The Barn, Sally Coulthard
The Barn, in its simplest form, is the tale of an unassuming agricultural building – now owned by the author, Sally Coulthard – during its life from construction to artist’s studio. The history of buildings is not a novel concept, but The Barn extends the principles established in the discipline to a new, and overlooked, area. For house histories are, for the main part, concerned with houses of significance, whether socially or politically; rarely do they focus on ‘bolt-ons’ – what in modern terms would be considered as little more than sheds. Yet barns were an indispensable element in agriculture, enabling essential work and providing storage, preventing families from starvation and ruin, helping them to flourish. But ‘it’s the human impact on the landscape that really fascinates’ Coulthard.P. 10. She uses her barn as a springboard to explore the lives and concerns of the community of people working in and around this small corner of rural North Yorkshire, from the acquisition and enclosure of the land by the well-to-do rector of the local village of Stonegrave, Thomas Mosley, through the lives of the main tenant farmers, the Hickes family, to the ultimate loss of their home and livelihood by auction at the end of the First World War.
As with all good microhistories, not only does The Barn bring to life these previously little noticed farmers, labourers, women and children, as well as the people – 'improvers', landowners, churchmen – who directly affected them, but it ties in with the wider narrativeA story; in the writing of history it usually describes an approach that favours story over analysis. of the age. The years between the accessionThe attainment or acquisition of a position of rank or power, often related to the throne. of George I and the end of the First World War saw considerable social, economic, and geographical change and The Barn plugs in to all these major themes: the impact – for good or ill – of industrialization, the revolutions in transport and agriculture, economic booms and busts, trade, wars and social unrest. Beyond that, Coulthard considers the impact of progress on the world: how the British taste for growing and smoking tobacco impacted trade with, and excise taxes from, Virginia, as well as the bourgeoning slave trade; how agricultural mass production changed our relationship with the world; and how new-found techniques for fertilizing fields had significant implications for wildlife populations in America, and slavery in the Far East.
Agricultural histories can fall into the trap of either celebrating the approach of modernity in classic progressive fashion, or romanticizing the supposed 'innocency' and 'simplicity' of pre-industrial societies. The Barn strikes the balance between these extremes perfectly. There is a sense of nostalgia, or at least sympathy, for the lives of those studied, for the traditions and rhythms of life that date back centuries: the sense of working with nature rather than attempting to dominate it, the ability to understand the land and the seasons, the community spirit when everyone would come together to achieve a common goal. But The Barn is no bucolic fantasy, and there is an insistence on acknowledging the countryside for what it is – hard work, dependent on the vagaries of life far more than city-living, sometimes brutal, often frustrating, and frequently misunderstood. The threat of ruin or starvation was ever present, and the constant inexorable march of ‘progress’ took little notice of those adversely affected. Modernization was not the holy grail, and those seeking it were often not saints. As Coulthard illustrates with carefully chosen quotations and figures, those ‘great’ men who led the country forward did not seek change for the sake of the labouring masses, but for economic gain, often leaving communities reeling. Social injustice thus runs throughout the book, along with underlying questions about the relationship between development and improvement.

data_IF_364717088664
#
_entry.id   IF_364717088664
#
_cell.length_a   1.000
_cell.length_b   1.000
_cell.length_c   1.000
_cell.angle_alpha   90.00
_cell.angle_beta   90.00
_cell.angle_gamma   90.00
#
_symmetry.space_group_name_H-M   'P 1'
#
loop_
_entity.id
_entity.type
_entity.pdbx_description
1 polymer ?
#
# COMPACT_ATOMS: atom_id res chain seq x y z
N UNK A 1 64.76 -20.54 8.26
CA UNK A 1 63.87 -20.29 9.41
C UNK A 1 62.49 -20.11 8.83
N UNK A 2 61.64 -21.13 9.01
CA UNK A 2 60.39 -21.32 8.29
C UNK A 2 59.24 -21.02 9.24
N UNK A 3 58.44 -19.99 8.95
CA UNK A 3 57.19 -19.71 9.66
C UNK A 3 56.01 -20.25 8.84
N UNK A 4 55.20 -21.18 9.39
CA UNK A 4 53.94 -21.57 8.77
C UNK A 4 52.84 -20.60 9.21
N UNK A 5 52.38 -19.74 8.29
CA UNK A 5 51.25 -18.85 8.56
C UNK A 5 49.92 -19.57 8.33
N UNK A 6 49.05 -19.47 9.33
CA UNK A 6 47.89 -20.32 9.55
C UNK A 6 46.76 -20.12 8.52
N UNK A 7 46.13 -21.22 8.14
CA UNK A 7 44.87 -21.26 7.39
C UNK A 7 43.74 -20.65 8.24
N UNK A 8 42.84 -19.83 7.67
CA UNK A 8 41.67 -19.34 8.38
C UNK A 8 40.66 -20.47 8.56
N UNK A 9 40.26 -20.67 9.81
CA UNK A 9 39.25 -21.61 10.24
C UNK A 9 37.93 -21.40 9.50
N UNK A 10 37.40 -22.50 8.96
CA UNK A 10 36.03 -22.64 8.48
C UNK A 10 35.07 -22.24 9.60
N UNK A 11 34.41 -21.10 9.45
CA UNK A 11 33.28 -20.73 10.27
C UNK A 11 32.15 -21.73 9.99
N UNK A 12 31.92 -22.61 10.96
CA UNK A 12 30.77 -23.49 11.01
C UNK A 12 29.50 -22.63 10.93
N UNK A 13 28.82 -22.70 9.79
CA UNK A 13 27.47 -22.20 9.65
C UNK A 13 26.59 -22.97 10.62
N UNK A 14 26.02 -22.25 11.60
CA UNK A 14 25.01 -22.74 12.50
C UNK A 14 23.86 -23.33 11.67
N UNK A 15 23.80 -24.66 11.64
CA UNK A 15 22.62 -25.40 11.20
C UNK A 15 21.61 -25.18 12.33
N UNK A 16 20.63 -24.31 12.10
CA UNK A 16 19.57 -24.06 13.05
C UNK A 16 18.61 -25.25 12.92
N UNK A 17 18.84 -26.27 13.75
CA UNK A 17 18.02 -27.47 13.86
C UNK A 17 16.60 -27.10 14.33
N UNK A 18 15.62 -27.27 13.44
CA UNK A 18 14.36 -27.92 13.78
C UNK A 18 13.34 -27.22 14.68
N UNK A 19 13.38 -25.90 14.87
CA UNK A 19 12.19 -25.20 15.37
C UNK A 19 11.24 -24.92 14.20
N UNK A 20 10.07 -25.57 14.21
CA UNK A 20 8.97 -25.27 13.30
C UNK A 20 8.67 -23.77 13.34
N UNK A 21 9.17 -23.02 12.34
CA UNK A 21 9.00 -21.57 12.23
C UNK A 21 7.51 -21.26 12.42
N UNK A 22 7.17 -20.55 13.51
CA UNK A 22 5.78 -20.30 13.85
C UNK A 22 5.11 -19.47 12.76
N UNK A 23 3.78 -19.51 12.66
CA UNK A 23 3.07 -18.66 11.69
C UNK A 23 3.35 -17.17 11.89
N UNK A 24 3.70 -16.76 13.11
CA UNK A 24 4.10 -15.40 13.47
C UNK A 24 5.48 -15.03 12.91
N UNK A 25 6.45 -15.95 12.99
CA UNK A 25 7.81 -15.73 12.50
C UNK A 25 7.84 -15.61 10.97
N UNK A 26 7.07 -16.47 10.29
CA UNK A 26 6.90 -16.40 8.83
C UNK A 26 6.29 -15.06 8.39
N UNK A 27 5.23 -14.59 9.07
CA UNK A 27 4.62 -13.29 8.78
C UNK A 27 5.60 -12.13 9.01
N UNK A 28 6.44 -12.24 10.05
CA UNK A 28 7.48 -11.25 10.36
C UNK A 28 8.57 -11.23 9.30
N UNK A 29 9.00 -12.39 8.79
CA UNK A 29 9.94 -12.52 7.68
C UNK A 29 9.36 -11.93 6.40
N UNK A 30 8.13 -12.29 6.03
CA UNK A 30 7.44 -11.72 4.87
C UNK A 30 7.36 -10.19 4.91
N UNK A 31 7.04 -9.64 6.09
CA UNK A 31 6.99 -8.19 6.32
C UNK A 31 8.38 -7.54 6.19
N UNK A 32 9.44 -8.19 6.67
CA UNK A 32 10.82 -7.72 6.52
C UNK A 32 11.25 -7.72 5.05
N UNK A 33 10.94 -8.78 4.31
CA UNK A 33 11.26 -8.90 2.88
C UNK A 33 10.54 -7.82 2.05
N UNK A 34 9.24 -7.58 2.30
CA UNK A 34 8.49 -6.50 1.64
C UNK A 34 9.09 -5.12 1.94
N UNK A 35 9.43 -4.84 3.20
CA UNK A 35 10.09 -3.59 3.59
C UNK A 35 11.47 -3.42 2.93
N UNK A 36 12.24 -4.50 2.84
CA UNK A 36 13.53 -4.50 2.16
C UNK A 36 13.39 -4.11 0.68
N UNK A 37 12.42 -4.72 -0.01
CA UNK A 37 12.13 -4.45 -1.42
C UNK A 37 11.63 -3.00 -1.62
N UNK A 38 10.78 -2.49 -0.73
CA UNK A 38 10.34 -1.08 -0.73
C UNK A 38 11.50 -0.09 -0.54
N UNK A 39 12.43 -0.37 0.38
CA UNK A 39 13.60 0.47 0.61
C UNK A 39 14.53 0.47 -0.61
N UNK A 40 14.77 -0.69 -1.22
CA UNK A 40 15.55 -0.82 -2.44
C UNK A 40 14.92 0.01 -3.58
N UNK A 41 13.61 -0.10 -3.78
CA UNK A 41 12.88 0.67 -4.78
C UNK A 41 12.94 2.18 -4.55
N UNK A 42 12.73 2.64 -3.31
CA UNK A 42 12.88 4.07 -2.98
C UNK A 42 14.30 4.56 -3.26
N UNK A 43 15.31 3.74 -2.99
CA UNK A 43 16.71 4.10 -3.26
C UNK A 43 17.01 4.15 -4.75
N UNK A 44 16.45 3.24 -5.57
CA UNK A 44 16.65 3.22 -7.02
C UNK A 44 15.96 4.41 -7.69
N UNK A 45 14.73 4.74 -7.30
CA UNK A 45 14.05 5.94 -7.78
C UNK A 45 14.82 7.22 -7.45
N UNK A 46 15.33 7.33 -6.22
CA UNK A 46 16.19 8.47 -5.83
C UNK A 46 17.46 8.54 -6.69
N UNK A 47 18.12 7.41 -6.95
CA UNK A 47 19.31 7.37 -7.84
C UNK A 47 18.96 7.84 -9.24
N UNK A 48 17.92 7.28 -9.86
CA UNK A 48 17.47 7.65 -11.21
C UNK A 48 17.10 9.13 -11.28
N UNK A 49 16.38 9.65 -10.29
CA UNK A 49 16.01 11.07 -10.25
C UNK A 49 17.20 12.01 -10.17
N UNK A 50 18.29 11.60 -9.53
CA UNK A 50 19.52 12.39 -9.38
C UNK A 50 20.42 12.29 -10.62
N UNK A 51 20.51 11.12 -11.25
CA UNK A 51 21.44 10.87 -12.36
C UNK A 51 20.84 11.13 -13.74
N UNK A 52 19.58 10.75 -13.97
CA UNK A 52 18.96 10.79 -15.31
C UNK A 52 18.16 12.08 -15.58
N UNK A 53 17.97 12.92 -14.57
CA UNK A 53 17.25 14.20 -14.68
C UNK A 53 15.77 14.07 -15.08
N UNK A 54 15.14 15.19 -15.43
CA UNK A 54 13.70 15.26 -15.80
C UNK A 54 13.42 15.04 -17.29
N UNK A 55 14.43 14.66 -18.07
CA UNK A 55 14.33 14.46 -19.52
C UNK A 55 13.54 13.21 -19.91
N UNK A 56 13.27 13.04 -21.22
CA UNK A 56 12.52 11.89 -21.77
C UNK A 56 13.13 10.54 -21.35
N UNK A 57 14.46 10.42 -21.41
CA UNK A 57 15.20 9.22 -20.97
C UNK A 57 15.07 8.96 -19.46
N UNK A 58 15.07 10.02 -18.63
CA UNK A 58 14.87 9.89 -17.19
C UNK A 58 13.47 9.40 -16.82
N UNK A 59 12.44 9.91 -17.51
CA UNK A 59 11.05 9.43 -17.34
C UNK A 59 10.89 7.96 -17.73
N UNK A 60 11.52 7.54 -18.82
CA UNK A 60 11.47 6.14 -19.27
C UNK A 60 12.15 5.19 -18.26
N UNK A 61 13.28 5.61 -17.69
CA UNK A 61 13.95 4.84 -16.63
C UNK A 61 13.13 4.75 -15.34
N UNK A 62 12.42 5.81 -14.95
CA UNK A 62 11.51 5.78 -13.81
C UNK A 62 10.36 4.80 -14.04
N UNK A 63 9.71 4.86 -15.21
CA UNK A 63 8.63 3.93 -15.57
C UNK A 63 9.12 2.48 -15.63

Yet these serious themes don't take away from The Barn’s charm. The book is engaging and filled with the gentle humour and fascinating facts that are an integral part of Coulthard's written style. The quotations used, the anecdotes told, add depth and character to the movers and shakers of the agricultural revolution. Even the language is unpicked in wonderful etymological notes, showing that this, as much as anything else, is a constantly changing and growing beast. This is coupled by a genuine concern to represent the ‘little people’, those who would otherwise only be a statistic, or at best a footnote, in history due to their occasional fleeting appearance in court records or newspapers. These documents form a skeleton, and they are fleshed out by the use of oral histories and contemporarySomeone or something living or occurring at the same time. reports to form something tangible. Coulthard’s thorough research has breathed life into these figures and, like Pygmalion, the reader can’t help but fall a little bit in love with them. We are pleased by their successes and sigh over their misfortunes; and it feels that we, like Coulthard, are ‘walking with “ghosts” – not only the Hickes family, but also the workmen who laid the railway track, the waggoners with their horses, the children walking to the village school, the gleaning women, the labourers ambling home’.P. 306.
The Barn is a new approach to agricultural history, offering a beautifully woven tapestry of characters, flora and fauna, living their lives amidst a landscape of rolling hills, babbling brooks, and fertile fields, against a background that is constantly changing yet always recognizable. It is a challenge to all to accept the countryside, and the past, for what it is, and it is a celebration of the true nature of life on a farm.